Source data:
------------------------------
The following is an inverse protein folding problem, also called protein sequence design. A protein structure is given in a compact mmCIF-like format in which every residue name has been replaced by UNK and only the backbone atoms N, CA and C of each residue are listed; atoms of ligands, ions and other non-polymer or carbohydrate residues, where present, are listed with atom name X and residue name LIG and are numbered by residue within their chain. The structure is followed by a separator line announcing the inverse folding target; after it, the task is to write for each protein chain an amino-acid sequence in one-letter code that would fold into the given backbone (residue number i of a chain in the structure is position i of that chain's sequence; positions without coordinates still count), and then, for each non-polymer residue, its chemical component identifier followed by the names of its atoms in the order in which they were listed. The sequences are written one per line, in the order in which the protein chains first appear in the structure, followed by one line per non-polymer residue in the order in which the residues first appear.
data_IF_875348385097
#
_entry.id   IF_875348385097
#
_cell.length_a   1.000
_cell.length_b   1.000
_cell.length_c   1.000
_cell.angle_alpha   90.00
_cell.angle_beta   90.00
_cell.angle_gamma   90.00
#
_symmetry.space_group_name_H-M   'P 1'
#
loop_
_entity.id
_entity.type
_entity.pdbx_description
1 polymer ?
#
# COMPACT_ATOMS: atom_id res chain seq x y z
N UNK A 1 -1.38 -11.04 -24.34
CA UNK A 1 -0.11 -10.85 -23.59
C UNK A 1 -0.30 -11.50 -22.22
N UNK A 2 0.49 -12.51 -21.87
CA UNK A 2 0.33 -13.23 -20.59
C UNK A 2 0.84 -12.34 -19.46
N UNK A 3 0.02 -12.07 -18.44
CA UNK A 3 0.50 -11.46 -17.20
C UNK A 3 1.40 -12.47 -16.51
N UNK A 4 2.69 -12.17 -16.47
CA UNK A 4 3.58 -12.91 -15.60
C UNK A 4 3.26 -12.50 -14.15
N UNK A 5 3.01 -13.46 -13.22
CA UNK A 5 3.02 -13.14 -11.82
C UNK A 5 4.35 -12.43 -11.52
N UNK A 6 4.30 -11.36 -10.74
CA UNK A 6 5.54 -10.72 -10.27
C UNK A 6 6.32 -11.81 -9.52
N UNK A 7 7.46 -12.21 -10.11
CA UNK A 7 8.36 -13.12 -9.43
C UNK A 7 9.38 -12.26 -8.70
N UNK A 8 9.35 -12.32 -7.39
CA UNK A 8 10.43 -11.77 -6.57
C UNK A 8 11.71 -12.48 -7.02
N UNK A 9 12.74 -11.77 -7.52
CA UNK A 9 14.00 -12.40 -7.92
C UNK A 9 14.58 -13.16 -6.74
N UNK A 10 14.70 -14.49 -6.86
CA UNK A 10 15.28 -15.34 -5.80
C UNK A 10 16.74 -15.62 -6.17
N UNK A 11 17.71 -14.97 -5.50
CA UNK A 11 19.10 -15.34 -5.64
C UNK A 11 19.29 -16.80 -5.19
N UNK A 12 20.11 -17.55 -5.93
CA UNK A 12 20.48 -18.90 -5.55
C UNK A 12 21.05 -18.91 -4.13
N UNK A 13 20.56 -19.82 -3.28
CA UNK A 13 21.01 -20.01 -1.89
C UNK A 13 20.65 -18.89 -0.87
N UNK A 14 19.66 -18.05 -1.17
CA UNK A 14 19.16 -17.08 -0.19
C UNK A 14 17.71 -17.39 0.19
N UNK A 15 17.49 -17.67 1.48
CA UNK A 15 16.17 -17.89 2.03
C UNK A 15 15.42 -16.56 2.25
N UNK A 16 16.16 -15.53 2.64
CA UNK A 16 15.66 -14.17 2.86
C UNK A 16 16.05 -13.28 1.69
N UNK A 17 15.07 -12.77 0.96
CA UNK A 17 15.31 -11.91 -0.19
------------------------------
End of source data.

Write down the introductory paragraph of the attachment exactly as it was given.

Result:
The following is an inverse protein folding problem, also called protein sequence design. A protein structure is given in a compact mmCIF-like format in which every residue name has been replaced by UNK and only the backbone atoms N, CA and C of each residue are listed; atoms of ligands, ions and other non-polymer or carbohydrate residues, where present, are listed with atom name X and residue name LIG and are numbered by residue within their chain. The structure is followed by a separator line announcing the inverse folding target; after it, the task is to write for each protein chain an amino-acid sequence in one-letter code that would fold into the given backbone (residue number i of a chain in the structure is position i of that chain's sequence; positions without coordinates still count), and then, for each non-polymer residue, its chemical component identifier followed by the names of its atoms in the order in which they were listed. The sequences are written one per line, in the order in which the protein chains first appear in the structure, followed by one line per non-polymer residue in the order in which the residues first appear.